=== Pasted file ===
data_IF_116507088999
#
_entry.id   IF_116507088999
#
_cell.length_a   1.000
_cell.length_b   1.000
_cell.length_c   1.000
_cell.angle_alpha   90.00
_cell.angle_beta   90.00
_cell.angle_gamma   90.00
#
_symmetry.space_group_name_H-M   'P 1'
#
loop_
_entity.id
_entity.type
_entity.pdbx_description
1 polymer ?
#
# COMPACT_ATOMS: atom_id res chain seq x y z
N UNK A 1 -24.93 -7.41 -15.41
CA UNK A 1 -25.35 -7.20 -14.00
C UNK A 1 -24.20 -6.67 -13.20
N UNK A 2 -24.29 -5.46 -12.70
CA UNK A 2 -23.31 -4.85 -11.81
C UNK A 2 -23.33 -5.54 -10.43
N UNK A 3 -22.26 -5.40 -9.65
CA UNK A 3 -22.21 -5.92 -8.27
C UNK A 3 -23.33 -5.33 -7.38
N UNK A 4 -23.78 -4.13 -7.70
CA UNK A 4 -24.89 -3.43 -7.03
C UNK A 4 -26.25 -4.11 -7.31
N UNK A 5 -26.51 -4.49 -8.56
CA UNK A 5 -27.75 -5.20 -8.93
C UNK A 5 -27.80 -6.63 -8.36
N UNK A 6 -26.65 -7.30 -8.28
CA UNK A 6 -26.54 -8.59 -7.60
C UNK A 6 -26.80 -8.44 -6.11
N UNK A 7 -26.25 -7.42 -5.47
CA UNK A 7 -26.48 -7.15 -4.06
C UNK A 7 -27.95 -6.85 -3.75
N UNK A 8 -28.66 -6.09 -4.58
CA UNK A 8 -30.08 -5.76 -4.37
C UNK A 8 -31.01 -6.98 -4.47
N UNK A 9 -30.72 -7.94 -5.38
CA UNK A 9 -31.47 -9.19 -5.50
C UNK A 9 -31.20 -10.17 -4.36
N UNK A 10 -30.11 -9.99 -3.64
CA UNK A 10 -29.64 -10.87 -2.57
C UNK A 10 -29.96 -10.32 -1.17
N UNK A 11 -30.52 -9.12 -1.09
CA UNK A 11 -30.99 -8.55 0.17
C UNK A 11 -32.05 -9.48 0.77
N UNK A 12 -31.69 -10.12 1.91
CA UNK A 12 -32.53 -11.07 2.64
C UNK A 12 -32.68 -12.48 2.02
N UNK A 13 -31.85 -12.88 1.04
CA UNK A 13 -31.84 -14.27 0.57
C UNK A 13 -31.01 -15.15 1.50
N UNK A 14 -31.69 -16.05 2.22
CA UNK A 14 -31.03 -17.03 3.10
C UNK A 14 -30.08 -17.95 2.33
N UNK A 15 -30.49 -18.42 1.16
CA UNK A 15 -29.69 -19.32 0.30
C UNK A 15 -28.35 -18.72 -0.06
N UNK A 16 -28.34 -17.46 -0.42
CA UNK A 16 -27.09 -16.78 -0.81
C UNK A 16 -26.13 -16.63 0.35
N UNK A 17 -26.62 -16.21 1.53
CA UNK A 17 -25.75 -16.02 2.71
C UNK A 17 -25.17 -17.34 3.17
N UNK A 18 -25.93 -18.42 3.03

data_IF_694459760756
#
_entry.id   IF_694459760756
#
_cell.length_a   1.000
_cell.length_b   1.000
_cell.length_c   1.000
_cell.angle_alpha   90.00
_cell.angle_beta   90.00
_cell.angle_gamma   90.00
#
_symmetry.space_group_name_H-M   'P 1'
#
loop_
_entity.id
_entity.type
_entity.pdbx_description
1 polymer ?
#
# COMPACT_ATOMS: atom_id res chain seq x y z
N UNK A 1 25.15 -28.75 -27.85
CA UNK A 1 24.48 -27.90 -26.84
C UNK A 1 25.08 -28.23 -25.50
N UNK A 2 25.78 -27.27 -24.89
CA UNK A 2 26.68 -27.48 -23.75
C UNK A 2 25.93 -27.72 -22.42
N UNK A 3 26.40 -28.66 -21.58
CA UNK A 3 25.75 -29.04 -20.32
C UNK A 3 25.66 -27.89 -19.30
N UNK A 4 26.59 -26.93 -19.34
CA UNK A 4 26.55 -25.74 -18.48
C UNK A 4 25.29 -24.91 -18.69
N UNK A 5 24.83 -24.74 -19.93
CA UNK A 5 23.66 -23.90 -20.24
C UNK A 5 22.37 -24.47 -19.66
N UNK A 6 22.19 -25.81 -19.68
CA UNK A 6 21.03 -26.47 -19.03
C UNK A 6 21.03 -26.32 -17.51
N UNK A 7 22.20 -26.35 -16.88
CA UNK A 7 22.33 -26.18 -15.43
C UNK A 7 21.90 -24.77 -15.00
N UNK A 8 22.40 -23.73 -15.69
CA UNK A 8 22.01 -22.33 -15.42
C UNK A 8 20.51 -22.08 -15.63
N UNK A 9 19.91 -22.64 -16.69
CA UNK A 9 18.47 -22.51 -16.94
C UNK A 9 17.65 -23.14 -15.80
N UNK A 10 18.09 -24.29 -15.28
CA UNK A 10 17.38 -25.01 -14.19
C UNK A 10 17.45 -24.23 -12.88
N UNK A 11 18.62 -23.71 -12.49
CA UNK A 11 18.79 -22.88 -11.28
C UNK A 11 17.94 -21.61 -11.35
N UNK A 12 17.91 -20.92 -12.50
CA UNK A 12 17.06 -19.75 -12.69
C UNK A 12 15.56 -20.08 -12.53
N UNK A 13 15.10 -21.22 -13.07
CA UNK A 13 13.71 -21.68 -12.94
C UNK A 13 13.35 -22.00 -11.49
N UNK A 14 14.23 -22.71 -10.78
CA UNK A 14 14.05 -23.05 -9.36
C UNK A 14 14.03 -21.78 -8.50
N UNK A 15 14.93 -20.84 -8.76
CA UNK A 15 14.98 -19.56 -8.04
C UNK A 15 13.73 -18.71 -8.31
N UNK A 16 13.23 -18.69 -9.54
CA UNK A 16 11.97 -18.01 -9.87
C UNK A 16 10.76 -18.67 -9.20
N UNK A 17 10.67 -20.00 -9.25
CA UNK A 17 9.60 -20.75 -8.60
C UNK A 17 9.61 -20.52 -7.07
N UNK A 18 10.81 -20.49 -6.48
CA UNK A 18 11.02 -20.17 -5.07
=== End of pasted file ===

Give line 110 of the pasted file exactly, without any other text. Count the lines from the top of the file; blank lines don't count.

C UNK A 6 21.03 -26.32 -17.51